The 10 Most Memorable Quentin Tarantino Characters, Ranked

Quentin Tarantino is best-known for his scripts with amazingly written dialogue and his brilliant casting choices, picking out the perfect people to deliver that dialogue. From his first film, Reservoir Dogs, which he shot in association with the Sundance Institute, to his breakthrough Pulp Fiction and everything that followed, Tarantino introduced the world to some of the most interesting and memorable characters in all movies.

RELATED: 15 Crazy Things You Didn't Know About Reservoir Dogs

Tarantino now has nine movies under his belt, as well as a co-director role in another (Grindhouse) and a few scripted movies directed by others (True Romance, Natural Born Killers). Through his work, crisp dialogue and great characters thrived. Just looking at the films he directed, here are 10 of Quentin Tarantino's most memorable characters.

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Quentin Tarantino started his career with the movie Reservoir Dogs. Thanks to Harvey Keitel reading the script, Tarantino was able to cast several familiar faces—one of which was an indie favorite in Steve Buscemi as Mr. Pink. Tarantino then started the movie with an extended scene of the criminals talking over breakfast in a diner.

It wasn't what people might expect, but thanks to the brilliant dialogue, it was the perfect introduction to Tarantino's body of work. Mr. Pink was one of the standouts, as he talked about the reason he never tips, much to the chagrin of his other partners in crime. He is also the only man who lives in the movie.


Quentin Tarantino went way back in time for his 2012 film Django Unchained. The movie took place in the Old South and focused on a freed slave named Django (Jamie Foxx) who meets a bounty hunter named Schultz (Christoph Waltz) and sets out to help him catch his targets in exchange for help freeing his wife, Broomhilda (Kerry Washington).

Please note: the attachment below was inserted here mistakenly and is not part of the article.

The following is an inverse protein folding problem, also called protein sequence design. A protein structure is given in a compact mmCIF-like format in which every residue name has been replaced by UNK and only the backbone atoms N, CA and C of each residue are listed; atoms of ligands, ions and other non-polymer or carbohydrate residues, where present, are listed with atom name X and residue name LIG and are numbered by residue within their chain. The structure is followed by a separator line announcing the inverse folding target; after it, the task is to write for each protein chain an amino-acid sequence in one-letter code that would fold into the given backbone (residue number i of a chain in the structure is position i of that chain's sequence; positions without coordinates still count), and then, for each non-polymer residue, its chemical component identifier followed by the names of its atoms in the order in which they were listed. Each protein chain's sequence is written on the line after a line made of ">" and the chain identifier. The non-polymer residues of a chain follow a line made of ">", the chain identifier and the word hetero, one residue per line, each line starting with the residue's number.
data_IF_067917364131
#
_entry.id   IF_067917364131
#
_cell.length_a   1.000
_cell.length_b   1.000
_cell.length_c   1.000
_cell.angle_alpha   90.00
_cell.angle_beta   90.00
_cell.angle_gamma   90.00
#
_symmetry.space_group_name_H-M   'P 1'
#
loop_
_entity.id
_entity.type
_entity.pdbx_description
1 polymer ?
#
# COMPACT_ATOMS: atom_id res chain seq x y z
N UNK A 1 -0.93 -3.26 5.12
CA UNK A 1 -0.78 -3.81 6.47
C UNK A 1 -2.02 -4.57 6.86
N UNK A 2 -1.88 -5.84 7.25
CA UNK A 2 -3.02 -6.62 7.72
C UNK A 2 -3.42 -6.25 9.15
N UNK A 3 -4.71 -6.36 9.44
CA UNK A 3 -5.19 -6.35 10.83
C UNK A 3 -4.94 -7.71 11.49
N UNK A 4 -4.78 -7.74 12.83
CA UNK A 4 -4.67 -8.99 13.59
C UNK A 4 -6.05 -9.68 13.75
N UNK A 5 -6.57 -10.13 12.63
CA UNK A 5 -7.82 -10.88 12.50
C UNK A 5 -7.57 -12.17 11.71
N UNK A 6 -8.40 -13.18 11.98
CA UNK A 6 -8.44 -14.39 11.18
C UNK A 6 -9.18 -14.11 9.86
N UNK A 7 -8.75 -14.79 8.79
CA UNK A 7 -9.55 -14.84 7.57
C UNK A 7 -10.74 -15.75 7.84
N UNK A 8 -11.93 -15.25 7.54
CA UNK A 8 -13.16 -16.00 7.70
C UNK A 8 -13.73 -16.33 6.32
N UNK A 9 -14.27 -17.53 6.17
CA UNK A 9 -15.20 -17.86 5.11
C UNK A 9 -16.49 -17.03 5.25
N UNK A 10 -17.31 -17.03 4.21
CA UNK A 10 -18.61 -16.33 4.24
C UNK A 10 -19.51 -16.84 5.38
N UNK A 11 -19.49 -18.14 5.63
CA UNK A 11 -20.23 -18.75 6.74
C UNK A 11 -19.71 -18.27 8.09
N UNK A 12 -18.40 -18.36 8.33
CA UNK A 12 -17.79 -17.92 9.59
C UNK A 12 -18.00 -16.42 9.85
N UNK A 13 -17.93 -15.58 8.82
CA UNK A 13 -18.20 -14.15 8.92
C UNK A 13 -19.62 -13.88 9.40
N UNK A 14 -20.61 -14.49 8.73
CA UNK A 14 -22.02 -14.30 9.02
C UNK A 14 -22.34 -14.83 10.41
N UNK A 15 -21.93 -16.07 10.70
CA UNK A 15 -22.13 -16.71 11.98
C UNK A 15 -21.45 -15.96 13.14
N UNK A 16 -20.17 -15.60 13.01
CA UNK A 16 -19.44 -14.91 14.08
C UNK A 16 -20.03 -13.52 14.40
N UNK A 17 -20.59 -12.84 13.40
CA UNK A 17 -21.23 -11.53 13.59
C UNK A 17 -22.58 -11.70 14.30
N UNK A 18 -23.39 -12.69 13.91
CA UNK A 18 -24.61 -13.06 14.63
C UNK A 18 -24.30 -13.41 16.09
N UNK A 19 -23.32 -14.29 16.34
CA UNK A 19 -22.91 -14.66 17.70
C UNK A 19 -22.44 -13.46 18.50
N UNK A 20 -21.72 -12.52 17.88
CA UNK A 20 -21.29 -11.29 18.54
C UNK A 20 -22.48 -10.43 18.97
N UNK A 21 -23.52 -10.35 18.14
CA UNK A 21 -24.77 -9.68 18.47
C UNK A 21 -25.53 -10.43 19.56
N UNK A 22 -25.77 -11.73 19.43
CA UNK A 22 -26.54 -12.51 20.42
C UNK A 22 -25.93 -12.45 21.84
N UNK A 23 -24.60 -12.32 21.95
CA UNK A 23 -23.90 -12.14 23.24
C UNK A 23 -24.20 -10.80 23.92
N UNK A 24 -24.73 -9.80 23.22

RELATED: Tarantino's Django Unchained Director's Cut Exists, Adds Around 30 Minutes

Leonardo DiCaprio portrays Calvin Candie, a cotton plantation owner in Mississippi who is wealthy thanks to his cotton plantation as well as for holding what he calls brutal Mandingo fights between slaves.  He is also the slave owner of Broomhilda and is a terrible person, although he really has no idea what he is doing.


Lt. Aldo Raines (Brad Pitt) and Sgt. Donnie Donnowitz in Inglorius Basterds

In 2009, Quentin Tarantino told a story taking place during World War II that focused on the Americans' attempt to assassinate Adolf Hitler. What makes Inglourious Basterds so brilliantly insane is that they succeeded, making this movie more of an alternate reality fantasy than anything else. He also got Brad Pitt to star in the film.

Pitt was not one of the main stars, but instead had a secondary role as Lt. Aldo Raine, the leader of the Basterds—a group of soldiers in Nazi-occupied France whose only goal was to hunt down Nazis and kill them. They also collected scalps to create a sense of terror. Pitt took on a Tennessee accent as a former hillbilly-moonshiner now leading a troop of killers.


Uma Thurman as Mia Wallace in Pulp Fiction

Pulp Fiction was the movie that made Quentin Tarantino a star and a household name, and that is why the film has the most characters on this list. Honestly, there could be 10 characters alone from the movie that can be considered immensely memorable. The movie follows three different stories, and Mia Wallace is the catalyst of the most interesting.

RELATED: All Of Quentin Tarantino's Movie Soundtracks, Ranked

Mia is the wife of mobster Marsellus Wallace, whose ends up going out for a night of fun with one of her husband's top hitmen, Vincent Vega. While the film reveals little about Mia outside of this story, everything she does is memorable, from her dance moves both at home and at Jack Rabbit Slims to her overdosing on heroin and almost dying. Mia is more trouble than she is worth but entertaining throughout.


Pam Grier in Jackie Brown

Jackie Brown might be Quentin Tarantino's most criminally underrated movie. Following Pulp Fiction, it had a lot to live up to, and it remains one of his best films. However, it received lackluster reviews and disappointing box office despite its brilliance. The movie followed the Rashomon formula, showing the story from different points of view until the truth was revealed.